When small-to-midsized advertising, media and web and print design and development firms are approached by prospective clients for pricing, one often hears something to the effect of “somebody told me about a package (or service) that costs XYZ-dollars.” This is typically followed by a reference to the offering that the prospective client has found – usually based on some kind of template – and an assumption that you will have similar pricing. The client has seen examples of work or has been referred to you by someone else based on the quality of your work, know that it is professional, beautiful and special. Then they see, for example, a free template, and somehow make a connection between what you will charge for your work and the cost of these prepackaged solutions.
Smaller firms often have small-to-midsized businesses, or even individuals, as clients instead of larger brands. This means that money, which is of course an object in any business scenario, is an even more important factor than many in the decision to utilize your skills. For fear of losing business opportunities, many inexperienced designers, developers, etc., or startup firms that rely heavily on earned revenue from engagements to prove performance for a financing plan, or even survive, will try to compete with “canned” solutions to win the business. This almost always turns into a double-edged sword. You may receive your short-term revenue for the job if you compromise, but if the value of your talent, your reputation (even if you are only briefly in the industry but possess strong skills) and the amount of time that it takes to perform custom design and development are not considered when delivering on a project, it is time, energy and emotion spent to fulfill which makes good strategy impossible.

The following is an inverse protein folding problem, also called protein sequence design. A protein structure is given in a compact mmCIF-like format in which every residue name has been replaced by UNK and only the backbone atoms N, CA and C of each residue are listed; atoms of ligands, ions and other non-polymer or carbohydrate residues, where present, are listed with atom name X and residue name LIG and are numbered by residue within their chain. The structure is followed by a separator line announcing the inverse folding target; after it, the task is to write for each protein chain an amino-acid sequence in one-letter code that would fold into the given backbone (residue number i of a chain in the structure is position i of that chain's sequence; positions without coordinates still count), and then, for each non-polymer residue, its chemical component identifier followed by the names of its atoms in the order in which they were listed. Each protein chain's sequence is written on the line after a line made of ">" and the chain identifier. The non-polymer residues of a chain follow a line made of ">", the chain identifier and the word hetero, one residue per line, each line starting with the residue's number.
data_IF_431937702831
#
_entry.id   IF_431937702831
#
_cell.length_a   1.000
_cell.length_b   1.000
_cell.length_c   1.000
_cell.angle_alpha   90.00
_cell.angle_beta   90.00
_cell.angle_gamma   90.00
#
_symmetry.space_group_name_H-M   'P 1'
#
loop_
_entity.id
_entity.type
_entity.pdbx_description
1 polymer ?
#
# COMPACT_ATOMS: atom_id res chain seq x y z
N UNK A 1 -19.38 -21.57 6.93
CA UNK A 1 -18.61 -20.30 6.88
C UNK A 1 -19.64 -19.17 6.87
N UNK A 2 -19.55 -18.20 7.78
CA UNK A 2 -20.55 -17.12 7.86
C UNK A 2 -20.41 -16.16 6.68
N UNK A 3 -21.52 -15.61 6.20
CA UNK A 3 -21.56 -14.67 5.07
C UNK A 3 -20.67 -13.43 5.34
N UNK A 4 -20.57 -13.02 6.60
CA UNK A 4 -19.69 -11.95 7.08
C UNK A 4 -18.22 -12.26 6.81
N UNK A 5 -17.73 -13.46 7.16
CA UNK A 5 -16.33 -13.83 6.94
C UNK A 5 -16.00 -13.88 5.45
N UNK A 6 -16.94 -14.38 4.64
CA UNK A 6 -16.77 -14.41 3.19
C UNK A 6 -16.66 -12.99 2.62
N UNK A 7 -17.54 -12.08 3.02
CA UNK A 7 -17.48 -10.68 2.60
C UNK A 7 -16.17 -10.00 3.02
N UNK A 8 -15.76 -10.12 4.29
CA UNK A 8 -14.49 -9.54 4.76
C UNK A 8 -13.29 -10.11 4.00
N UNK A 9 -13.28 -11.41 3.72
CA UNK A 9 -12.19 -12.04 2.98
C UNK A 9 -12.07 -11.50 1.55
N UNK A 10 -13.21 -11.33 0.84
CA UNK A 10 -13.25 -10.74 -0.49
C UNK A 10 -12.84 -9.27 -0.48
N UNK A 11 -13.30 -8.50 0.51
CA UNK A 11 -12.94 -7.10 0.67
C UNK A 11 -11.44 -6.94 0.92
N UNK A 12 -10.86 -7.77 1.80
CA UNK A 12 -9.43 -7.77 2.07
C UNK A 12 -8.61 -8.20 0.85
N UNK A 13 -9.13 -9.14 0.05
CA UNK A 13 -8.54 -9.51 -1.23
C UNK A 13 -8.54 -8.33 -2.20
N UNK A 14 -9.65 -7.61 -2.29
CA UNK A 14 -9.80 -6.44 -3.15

For the most part, clients that come to smaller firms want custom design. Regardless of their possible inexperience when pricing these services, thus, the comparisons to canned/templated solution, you have probably been recommended to them because your work is more personal than that. The truth is that, no matter what they may say to you, most of these clients know this. It is a rare case that someone has budget, even if very limited, for an important marketing or advertising activity, and does not have at least some idea that something provided out-of-a-box is not as high in quality as your work.
The answer: as much as possible, LEAD WITH THE DESIGN. When you engage these prospective clients, demonstrate to them – through examples of your work, your experience, and with examples of return on investment for engaging you where possible – that the value of your work is its custom aspect. Some will respond by saying “how do you calculate the value of that design?” To that you must answer with some statistics about the additional brand values brought about through custom work and through demonstrating the importance of aesthetics. For web projects, functionality is “king”, but ugly websites do not attract visitors or consumers unless the client’s offering is so inherently compelling that people will bypass these aesthetics, or even more intelligent workflow, to get to the product, service, etc. Still, even for the largest brands, if a website is poor in function, if the “cookie-cutter” nature of the site does not promote the right visitor or consumer experience, or if a site is ugly, those who come to it will feel this. Some clients may also say: “I can do something cheaply now and pay for something better later.” The counterargument is that first impressions are as important as savings.
Always remember the inherent value of your design skills and work. It is a true market differentiator for you and your clients.